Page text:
Shaadi.com Removes Skin Tone Search Filter. But What About All the Other Offensive Filters?
Yesterday, following Internet backlash from users, popular Indian matrimonial website, Shaadi.com removed a search filter on its website that allowed people to look for potential matches based on their skin tones.
Since 2008, Shaadi.com has been the leading matrimonial website for Indians worldwide, and currently, claims to have over 35 million users. Recently, Hetal Lakhani and Meghan Nagpal, two of the marriage portal’s users, came together to start an online petition urging the company to remove its complexion filter. This feature asked people to categorize themselves as ‘fair,’ ‘wheatish,’ or ‘dark,’ and allowed users to search for partners based on that descriptor. Initially, when Meghan emailed Shaadi.com about the discriminatory filter, their representative responded saying it is a filter required by most parents. But after a petition on Change.org protesting the filter rapidly gained traction, the company removed the feature overnight.
While this is a positive development, it barely scratches the surface of the deep-seated problems with matrimony in India, which are propagated by these online portals: by passing on prejudices across generations. Before the advent of the internet, the matrimonial ads carried by newspapers would read something like: “Very fair divorcee boy earning 18 lpa (lakh per annum) wants to marry very beautiful girl,” or “Fair, h’some, unmarried, well-settled Guju 47/5’8″ seeks rich business industrial family girl.” Now, catering to these societal biases is even easier through search filters provided by matrimonial websites.
In a country already suffering from deep religious divides and caste hierarchies, matrimonial websites have been widening the gaps further by letting people choose a partner on the basis of their preferred religion and caste. Removing these filters from matrimonial websites isn’t the solution to deep-seated bigotry, but that can’t be an excuse to propagate them either. As Hetal told BBC Asian Network regarding skin color, “People have their biases. But a company should not inculcate that culture.”
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On Shaadi.com, there is currently a filter that lets users set height preferences for prospective matches. In addition to that, in 2015, the company made another grand announcement: “Earlier Shaadi.com members could only specify the community, religion, qualification, etc., while searching for a partner online. But now, you can also find a match based on the annual income.”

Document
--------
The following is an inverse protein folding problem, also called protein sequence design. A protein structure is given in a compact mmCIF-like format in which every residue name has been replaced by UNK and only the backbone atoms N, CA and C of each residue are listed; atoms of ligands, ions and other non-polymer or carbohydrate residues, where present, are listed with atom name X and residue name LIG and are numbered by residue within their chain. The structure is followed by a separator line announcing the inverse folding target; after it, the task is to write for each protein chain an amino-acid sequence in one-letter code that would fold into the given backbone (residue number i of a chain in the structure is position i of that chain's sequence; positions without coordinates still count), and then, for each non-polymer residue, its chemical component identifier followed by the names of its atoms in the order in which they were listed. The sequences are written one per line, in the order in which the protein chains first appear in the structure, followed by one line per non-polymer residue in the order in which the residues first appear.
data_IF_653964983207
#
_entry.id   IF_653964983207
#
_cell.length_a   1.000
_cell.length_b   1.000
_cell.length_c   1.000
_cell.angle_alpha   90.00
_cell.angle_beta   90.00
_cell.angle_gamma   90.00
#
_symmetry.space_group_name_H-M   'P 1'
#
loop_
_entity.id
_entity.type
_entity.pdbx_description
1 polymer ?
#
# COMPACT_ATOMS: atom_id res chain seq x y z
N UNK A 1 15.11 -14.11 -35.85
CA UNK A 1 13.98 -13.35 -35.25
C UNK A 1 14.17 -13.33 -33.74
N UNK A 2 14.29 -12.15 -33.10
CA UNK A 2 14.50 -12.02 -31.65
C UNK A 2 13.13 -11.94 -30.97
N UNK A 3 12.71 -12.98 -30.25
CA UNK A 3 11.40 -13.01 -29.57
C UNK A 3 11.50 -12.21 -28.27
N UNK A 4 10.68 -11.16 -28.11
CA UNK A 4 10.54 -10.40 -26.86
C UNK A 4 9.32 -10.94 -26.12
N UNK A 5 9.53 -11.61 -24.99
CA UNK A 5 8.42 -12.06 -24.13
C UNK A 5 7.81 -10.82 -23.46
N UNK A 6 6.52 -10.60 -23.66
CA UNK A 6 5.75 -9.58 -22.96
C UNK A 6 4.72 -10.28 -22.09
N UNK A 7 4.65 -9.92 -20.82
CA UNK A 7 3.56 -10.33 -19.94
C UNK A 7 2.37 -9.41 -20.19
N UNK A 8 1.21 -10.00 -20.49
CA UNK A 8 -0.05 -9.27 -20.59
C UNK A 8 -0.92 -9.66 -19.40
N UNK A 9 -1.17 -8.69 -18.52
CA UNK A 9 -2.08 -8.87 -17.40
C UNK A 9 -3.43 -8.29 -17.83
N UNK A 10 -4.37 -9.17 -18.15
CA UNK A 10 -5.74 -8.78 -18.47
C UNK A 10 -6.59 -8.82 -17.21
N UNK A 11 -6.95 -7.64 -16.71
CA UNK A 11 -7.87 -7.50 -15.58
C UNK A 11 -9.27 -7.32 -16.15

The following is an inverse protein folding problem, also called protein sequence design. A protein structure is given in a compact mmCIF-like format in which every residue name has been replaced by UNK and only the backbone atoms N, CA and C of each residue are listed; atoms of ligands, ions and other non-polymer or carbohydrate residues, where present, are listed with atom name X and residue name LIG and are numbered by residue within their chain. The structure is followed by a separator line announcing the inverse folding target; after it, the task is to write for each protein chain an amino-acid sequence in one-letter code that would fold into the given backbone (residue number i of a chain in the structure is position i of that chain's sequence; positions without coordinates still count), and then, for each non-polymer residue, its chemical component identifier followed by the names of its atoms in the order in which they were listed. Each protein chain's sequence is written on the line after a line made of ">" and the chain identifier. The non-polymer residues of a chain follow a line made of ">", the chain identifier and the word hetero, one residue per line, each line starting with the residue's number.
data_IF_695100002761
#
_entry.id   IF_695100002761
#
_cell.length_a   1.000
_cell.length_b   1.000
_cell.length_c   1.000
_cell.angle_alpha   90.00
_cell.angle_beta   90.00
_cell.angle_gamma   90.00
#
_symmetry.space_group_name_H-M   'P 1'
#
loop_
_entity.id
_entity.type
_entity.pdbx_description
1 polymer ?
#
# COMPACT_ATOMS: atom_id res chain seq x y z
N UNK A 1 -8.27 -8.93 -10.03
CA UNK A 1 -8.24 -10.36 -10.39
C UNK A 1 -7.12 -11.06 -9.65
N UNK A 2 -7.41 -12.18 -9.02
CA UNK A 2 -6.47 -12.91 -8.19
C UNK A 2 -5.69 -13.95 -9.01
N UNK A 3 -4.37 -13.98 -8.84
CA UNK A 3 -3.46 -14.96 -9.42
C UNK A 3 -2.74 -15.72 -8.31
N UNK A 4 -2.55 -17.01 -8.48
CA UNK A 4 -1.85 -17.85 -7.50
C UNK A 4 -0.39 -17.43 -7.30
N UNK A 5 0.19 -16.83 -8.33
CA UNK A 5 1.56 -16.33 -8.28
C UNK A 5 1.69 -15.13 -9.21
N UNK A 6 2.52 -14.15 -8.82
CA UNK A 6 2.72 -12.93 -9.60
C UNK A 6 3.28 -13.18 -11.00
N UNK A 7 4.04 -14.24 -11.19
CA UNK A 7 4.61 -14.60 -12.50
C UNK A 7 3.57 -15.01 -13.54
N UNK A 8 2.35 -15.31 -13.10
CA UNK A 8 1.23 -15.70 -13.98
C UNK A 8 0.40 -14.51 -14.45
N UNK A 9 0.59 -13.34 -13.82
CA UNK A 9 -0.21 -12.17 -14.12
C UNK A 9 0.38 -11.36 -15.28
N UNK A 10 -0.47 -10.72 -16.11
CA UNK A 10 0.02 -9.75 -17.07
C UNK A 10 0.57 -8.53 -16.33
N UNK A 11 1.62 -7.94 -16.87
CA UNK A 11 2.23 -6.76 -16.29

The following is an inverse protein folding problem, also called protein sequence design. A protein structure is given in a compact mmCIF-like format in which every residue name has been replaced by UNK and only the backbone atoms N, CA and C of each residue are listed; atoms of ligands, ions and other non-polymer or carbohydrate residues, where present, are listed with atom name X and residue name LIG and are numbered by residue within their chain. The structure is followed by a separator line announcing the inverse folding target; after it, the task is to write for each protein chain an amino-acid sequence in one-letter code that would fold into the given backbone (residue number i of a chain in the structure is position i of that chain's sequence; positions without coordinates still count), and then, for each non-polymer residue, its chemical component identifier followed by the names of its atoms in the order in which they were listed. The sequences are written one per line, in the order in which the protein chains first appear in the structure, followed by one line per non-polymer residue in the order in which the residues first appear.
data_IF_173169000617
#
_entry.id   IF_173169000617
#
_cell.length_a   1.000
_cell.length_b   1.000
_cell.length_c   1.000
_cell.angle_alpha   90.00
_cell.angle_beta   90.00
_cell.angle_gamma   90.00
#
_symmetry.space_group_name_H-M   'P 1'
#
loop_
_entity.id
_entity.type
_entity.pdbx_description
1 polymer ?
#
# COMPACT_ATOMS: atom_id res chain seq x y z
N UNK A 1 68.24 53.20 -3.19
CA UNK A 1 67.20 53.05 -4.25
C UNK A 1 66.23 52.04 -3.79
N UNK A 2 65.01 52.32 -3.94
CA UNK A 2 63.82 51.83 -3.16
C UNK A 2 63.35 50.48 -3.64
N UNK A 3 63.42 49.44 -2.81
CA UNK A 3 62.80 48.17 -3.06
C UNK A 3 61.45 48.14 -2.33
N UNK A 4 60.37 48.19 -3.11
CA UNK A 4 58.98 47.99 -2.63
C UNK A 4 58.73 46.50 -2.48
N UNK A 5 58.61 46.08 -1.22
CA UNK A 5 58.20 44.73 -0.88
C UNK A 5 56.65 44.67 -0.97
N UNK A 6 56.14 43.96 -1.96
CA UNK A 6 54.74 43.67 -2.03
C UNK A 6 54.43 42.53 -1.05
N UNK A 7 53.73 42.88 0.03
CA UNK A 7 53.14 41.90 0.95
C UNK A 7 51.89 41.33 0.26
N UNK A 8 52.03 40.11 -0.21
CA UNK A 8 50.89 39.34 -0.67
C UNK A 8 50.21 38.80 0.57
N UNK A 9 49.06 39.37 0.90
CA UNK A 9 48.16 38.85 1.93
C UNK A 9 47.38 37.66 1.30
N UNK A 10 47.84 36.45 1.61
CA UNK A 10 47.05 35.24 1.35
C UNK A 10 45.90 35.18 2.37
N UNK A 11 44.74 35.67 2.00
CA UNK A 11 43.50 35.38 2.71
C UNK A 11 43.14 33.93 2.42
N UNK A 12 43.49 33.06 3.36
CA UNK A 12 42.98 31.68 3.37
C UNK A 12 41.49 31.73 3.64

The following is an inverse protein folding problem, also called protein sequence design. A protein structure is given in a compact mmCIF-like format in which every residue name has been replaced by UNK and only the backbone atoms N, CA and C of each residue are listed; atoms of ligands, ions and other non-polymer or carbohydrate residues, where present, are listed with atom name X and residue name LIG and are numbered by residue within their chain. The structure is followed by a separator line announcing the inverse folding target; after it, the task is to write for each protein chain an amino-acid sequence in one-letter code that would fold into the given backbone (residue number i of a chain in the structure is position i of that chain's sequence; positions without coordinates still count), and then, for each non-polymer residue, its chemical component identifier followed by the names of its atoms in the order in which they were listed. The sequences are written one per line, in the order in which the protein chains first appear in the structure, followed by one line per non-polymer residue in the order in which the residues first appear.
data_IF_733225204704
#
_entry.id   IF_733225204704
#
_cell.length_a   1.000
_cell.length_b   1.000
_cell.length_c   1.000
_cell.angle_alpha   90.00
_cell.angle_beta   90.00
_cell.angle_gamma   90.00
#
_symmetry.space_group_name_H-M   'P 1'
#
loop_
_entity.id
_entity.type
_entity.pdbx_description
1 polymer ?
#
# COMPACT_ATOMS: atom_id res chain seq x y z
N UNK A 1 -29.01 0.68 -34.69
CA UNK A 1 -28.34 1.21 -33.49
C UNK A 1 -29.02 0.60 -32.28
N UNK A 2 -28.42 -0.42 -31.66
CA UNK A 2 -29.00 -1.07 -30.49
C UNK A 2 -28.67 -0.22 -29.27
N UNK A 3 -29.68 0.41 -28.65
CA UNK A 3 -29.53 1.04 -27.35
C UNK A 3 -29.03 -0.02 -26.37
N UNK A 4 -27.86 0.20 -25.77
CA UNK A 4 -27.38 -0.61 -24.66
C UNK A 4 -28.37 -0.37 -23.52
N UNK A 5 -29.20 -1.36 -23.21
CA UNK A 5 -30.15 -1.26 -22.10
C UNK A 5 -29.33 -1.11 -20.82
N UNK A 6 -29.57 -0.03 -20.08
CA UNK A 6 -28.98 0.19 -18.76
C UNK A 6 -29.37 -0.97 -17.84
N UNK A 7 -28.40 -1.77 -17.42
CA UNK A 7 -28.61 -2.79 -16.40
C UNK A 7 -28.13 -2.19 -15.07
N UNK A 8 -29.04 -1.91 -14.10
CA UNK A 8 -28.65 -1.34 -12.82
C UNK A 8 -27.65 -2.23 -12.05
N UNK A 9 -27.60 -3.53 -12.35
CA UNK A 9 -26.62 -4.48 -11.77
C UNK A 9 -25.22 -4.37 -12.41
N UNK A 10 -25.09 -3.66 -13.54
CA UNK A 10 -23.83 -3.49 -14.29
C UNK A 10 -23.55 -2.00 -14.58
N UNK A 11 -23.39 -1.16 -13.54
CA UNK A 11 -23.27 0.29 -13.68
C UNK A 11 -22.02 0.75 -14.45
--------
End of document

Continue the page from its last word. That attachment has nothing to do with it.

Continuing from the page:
Instead of appreciating human beings for their personalities, characters, and value systems, which arguably, are all traits that are relevant for a life-long partnership — matrimonial websites reduce people to filtered search results on a screen. And, these filters are based on arbitrary and offensive categories like religion, caste, height, annual income — none of which are parameters to determine a healthy marital life. For instance, it might be more helpful for a woman to know what her prospective husband’s stances on domestic violence or marital rape are, rather than his height or his caste.
But India is gradually waking up to the biases that are practiced and perpetuated regularly. Recently, Bollywood celebrities were called out for their hypocrisy and performative wokeness in protesting racism when they’ve been endorsing skin-lightening products in the country for years. Then, last week, Johnson & Johnson decided to take its skin-whitening products off the shelves in Asia and the Middle East. And, while these changes are indeed welcome, they won’t immediately change the mindsets that had spawned their existence, in the first place. We still have a long, long way to go until we can truly call ourselves a ‘woke‘ society — structurally, systemically, as well as socially in all our day-to-day interactions and life decisions, like choosing a life partner, for example.
“Shaadi.com removing its color filter doesn’t change the reality that people will continue to anchor desirability and suitability onto people’s skin colour. But it will stop giving users the option to discriminate on the basis of something so shallow and arbitrary,” the petition read. Discouraging these biases is, certainly, a good first step. But, it’s hardly time to stop and celebrate yet.